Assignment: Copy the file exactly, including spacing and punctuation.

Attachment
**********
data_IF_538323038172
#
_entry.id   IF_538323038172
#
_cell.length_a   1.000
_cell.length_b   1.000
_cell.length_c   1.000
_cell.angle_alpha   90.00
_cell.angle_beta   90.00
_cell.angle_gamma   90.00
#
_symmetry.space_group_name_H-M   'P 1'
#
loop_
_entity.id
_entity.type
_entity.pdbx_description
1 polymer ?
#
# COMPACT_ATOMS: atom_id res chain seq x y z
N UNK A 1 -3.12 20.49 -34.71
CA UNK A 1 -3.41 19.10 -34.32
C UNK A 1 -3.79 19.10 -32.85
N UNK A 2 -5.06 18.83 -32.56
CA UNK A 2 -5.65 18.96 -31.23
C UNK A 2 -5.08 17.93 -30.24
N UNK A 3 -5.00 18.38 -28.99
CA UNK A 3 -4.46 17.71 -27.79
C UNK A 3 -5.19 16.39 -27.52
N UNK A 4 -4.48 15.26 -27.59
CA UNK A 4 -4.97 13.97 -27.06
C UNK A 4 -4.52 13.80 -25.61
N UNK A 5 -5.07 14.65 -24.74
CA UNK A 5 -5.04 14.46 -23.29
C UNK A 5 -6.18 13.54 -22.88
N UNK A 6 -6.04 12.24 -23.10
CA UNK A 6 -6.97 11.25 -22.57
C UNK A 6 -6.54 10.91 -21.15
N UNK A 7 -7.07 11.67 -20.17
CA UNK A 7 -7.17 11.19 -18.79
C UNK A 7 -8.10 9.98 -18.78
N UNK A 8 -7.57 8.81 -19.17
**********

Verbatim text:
data_IF_538323038172
#
_entry.id   IF_538323038172
#
_cell.length_a   1.000
_cell.length_b   1.000
_cell.length_c   1.000
_cell.angle_alpha   90.00
_cell.angle_beta   90.00
_cell.angle_gamma   90.00
#
_symmetry.space_group_name_H-M   'P 1'
#
loop_
_entity.id
_entity.type
_entity.pdbx_description
1 polymer ?
#
# COMPACT_ATOMS: atom_id res chain seq x y z
N UNK A 1 -3.12 20.49 -34.71
CA UNK A 1 -3.41 19.10 -34.32
C UNK A 1 -3.79 19.10 -32.85
N UNK A 2 -5.06 18.83 -32.56
CA UNK A 2 -5.65 18.96 -31.23
C UNK A 2 -5.08 17.93 -30.24
N UNK A 3 -5.00 18.38 -28.99
CA UNK A 3 -4.46 17.71 -27.79
C UNK A 3 -5.19 16.39 -27.52
N UNK A 4 -4.48 15.26 -27.59
CA UNK A 4 -4.97 13.97 -27.06
C UNK A 4 -4.52 13.80 -25.61
N UNK A 5 -5.07 14.65 -24.74
CA UNK A 5 -5.04 14.46 -23.29
C UNK A 5 -6.18 13.54 -22.88
N UNK A 6 -6.04 12.24 -23.10
CA UNK A 6 -6.97 11.25 -22.57
C UNK A 6 -6.54 10.91 -21.15
N UNK A 7 -7.07 11.67 -20.17
CA UNK A 7 -7.17 11.19 -18.79
C UNK A 7 -8.10 9.98 -18.78
N UNK A 8 -7.57 8.81 -19.17